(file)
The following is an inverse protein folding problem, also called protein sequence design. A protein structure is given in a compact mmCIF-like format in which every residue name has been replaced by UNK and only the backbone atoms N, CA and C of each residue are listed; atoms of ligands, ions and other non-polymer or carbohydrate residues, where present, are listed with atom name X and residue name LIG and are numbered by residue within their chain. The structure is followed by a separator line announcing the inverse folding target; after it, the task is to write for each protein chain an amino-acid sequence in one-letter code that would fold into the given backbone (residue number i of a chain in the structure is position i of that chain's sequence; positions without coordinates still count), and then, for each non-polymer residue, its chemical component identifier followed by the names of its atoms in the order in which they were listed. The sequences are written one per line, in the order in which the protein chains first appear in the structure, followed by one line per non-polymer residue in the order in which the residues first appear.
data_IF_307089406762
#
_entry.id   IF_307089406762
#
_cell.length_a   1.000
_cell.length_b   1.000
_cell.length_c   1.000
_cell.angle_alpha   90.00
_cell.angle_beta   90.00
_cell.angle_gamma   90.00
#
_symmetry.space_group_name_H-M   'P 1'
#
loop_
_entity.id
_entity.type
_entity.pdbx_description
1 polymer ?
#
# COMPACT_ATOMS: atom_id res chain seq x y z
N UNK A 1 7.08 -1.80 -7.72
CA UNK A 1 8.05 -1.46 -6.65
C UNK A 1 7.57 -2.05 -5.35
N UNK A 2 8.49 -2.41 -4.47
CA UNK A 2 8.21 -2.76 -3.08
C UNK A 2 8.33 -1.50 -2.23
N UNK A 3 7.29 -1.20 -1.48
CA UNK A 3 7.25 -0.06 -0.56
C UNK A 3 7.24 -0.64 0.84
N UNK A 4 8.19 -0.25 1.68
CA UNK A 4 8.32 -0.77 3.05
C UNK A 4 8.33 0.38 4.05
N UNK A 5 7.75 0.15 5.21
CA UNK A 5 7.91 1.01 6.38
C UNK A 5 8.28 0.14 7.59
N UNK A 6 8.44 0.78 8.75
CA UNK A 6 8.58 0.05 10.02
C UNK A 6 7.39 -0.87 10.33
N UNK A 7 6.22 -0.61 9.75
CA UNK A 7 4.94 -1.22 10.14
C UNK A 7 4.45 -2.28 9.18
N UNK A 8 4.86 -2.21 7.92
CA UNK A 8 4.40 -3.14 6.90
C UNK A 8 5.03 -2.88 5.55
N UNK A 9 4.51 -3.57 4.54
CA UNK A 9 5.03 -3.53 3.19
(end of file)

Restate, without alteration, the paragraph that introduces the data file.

The following is an inverse protein folding problem, also called protein sequence design. A protein structure is given in a compact mmCIF-like format in which every residue name has been replaced by UNK and only the backbone atoms N, CA and C of each residue are listed; atoms of ligands, ions and other non-polymer or carbohydrate residues, where present, are listed with atom name X and residue name LIG and are numbered by residue within their chain. The structure is followed by a separator line announcing the inverse folding target; after it, the task is to write for each protein chain an amino-acid sequence in one-letter code that would fold into the given backbone (residue number i of a chain in the structure is position i of that chain's sequence; positions without coordinates still count), and then, for each non-polymer residue, its chemical component identifier followed by the names of its atoms in the order in which they were listed. The sequences are written one per line, in the order in which the protein chains first appear in the structure, followed by one line per non-polymer residue in the order in which the residues first appear.